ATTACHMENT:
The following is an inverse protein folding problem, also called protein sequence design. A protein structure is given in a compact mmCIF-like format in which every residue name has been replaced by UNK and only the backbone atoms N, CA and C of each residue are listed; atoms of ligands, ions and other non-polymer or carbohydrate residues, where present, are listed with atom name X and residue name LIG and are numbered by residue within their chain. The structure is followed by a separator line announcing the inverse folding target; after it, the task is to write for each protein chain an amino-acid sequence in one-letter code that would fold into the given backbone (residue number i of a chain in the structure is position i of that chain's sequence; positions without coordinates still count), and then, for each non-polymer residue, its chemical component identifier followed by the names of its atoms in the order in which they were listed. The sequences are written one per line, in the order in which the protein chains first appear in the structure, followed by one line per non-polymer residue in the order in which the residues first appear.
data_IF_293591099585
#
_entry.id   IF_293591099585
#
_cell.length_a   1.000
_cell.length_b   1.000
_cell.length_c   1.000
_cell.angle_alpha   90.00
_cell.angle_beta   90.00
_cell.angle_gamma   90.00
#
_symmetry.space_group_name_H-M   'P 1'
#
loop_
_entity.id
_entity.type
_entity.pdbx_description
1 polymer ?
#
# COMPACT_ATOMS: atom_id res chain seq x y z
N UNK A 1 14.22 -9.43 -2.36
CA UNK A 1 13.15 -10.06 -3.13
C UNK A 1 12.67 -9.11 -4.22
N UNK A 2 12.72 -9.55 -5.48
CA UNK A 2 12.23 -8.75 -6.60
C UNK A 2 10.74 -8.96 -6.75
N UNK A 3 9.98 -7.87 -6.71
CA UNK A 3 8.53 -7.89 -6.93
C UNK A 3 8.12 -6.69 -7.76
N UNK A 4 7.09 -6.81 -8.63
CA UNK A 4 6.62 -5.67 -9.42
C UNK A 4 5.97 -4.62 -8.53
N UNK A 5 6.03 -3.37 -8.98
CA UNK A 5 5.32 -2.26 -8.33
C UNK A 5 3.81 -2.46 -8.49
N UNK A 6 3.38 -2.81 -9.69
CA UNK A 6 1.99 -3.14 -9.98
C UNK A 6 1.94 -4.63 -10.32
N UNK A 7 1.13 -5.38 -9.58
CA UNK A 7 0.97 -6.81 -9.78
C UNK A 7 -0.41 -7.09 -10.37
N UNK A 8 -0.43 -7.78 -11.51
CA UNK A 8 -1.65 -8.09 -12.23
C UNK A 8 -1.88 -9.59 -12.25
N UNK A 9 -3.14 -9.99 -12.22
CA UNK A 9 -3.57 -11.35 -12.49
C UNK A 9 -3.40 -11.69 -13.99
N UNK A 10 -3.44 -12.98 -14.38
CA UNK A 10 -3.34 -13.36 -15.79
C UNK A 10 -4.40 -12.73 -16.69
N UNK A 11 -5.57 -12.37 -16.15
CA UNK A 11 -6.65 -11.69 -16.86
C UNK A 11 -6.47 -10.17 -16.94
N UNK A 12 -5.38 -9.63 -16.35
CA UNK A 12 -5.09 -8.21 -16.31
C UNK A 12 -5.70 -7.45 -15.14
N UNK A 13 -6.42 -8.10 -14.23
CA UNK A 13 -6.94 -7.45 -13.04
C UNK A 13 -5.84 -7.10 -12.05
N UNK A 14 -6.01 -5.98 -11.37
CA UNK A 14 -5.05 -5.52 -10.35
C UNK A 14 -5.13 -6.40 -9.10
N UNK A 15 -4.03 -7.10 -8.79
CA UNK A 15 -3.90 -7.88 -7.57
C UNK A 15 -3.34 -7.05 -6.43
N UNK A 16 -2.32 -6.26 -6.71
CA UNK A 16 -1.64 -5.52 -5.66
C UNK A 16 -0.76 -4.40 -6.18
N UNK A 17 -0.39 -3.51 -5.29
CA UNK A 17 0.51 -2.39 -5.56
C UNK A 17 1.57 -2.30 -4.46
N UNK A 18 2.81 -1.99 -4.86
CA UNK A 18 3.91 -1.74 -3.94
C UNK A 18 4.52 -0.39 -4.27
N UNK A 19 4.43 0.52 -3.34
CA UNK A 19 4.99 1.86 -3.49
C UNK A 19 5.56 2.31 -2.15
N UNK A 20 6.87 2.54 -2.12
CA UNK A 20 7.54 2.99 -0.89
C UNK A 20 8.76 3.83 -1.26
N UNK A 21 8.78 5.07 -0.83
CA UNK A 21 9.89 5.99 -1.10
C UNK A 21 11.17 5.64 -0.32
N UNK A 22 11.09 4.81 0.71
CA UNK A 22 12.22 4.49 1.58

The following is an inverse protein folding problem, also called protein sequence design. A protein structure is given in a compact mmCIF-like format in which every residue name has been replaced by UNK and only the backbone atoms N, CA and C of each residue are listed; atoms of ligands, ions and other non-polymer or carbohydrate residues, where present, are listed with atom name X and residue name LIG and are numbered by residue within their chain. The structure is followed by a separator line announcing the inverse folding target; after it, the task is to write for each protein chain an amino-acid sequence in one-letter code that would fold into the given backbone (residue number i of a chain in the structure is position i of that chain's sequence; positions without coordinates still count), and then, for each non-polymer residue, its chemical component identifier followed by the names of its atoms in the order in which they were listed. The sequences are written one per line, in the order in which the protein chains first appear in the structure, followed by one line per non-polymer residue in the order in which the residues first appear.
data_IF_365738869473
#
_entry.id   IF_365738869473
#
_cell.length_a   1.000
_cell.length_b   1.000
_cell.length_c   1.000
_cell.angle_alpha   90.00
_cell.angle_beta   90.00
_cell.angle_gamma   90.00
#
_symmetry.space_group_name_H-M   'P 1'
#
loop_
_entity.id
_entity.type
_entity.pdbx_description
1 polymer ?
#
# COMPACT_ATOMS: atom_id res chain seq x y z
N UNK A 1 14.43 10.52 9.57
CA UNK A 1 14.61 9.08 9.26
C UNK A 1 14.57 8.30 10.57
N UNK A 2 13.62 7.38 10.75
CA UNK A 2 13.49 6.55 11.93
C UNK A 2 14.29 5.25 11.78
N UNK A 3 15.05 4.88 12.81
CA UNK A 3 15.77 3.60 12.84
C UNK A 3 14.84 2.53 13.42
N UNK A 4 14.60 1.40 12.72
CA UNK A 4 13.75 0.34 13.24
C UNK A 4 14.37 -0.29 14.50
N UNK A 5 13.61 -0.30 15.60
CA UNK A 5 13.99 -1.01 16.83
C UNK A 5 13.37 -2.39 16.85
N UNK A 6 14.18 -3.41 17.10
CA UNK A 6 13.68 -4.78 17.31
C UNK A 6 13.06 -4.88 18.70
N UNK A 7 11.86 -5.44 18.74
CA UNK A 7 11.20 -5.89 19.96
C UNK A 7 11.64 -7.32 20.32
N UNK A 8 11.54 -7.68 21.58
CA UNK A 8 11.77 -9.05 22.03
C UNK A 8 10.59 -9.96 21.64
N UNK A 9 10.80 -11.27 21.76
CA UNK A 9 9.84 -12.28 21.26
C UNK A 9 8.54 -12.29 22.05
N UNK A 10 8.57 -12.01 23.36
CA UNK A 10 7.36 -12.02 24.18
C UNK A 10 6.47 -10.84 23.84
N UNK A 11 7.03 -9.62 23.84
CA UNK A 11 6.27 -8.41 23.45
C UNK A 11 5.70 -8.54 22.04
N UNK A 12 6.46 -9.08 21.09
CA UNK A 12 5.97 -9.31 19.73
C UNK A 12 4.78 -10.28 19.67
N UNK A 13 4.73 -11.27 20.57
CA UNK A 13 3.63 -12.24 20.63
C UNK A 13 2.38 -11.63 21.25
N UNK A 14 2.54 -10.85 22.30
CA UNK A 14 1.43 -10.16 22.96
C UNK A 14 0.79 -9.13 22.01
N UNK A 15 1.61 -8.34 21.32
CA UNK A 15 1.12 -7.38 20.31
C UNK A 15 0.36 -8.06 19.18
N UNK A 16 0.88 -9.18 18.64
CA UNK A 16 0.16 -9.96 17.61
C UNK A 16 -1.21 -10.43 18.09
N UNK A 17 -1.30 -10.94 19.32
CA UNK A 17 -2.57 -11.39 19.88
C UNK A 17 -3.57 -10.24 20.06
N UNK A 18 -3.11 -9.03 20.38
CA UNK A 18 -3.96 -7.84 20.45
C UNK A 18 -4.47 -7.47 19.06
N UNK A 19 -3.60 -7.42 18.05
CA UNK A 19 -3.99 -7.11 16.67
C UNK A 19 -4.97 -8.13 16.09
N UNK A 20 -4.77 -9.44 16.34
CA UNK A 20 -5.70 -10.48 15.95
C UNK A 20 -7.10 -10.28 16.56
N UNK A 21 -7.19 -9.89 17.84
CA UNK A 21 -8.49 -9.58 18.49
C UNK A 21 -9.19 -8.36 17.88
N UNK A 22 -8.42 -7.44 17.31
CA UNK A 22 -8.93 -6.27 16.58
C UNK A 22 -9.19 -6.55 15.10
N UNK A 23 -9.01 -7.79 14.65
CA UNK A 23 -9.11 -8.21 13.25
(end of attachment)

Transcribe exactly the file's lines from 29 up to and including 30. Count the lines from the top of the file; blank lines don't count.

CA UNK A 3 8.53 -7.89 -6.93
C UNK A 3 8.12 -6.69 -7.76